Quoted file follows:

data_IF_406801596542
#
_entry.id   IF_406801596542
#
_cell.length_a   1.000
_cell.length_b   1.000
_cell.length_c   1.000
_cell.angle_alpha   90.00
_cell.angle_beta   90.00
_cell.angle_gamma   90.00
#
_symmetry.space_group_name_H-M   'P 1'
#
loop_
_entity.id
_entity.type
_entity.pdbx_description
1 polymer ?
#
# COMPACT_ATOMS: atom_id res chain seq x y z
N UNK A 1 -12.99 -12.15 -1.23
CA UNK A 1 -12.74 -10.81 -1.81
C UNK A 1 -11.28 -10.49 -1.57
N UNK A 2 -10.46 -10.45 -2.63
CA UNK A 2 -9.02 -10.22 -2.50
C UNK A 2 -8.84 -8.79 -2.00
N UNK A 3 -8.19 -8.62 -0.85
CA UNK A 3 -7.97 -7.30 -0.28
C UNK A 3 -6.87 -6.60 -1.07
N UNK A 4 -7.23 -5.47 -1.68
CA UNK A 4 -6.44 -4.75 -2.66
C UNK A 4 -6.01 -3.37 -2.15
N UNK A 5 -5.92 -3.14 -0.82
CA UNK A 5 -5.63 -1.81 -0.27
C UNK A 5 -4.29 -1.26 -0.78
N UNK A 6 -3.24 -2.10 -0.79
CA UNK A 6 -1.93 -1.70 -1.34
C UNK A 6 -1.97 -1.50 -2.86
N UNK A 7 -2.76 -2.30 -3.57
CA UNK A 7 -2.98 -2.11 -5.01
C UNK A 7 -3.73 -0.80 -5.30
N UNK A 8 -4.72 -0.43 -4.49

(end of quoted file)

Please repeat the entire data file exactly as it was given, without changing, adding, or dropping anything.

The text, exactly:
data_IF_406801596542
#
_entry.id   IF_406801596542
#
_cell.length_a   1.000
_cell.length_b   1.000
_cell.length_c   1.000
_cell.angle_alpha   90.00
_cell.angle_beta   90.00
_cell.angle_gamma   90.00
#
_symmetry.space_group_name_H-M   'P 1'
#
loop_
_entity.id
_entity.type
_entity.pdbx_description
1 polymer ?
#
# COMPACT_ATOMS: atom_id res chain seq x y z
N UNK A 1 -12.99 -12.15 -1.23
CA UNK A 1 -12.74 -10.81 -1.81
C UNK A 1 -11.28 -10.49 -1.57
N UNK A 2 -10.46 -10.45 -2.63
CA UNK A 2 -9.02 -10.22 -2.50
C UNK A 2 -8.84 -8.79 -2.00
N UNK A 3 -8.19 -8.62 -0.85
CA UNK A 3 -7.97 -7.30 -0.28
C UNK A 3 -6.87 -6.60 -1.07
N UNK A 4 -7.23 -5.47 -1.68
CA UNK A 4 -6.44 -4.75 -2.66
C UNK A 4 -6.01 -3.37 -2.15
N UNK A 5 -5.92 -3.14 -0.82
CA UNK A 5 -5.63 -1.81 -0.27
C UNK A 5 -4.29 -1.26 -0.78
N UNK A 6 -3.24 -2.10 -0.79
CA UNK A 6 -1.93 -1.70 -1.34
C UNK A 6 -1.97 -1.50 -2.86
N UNK A 7 -2.76 -2.30 -3.57
CA UNK A 7 -2.98 -2.11 -5.01
C UNK A 7 -3.73 -0.80 -5.30
N UNK A 8 -4.72 -0.43 -4.49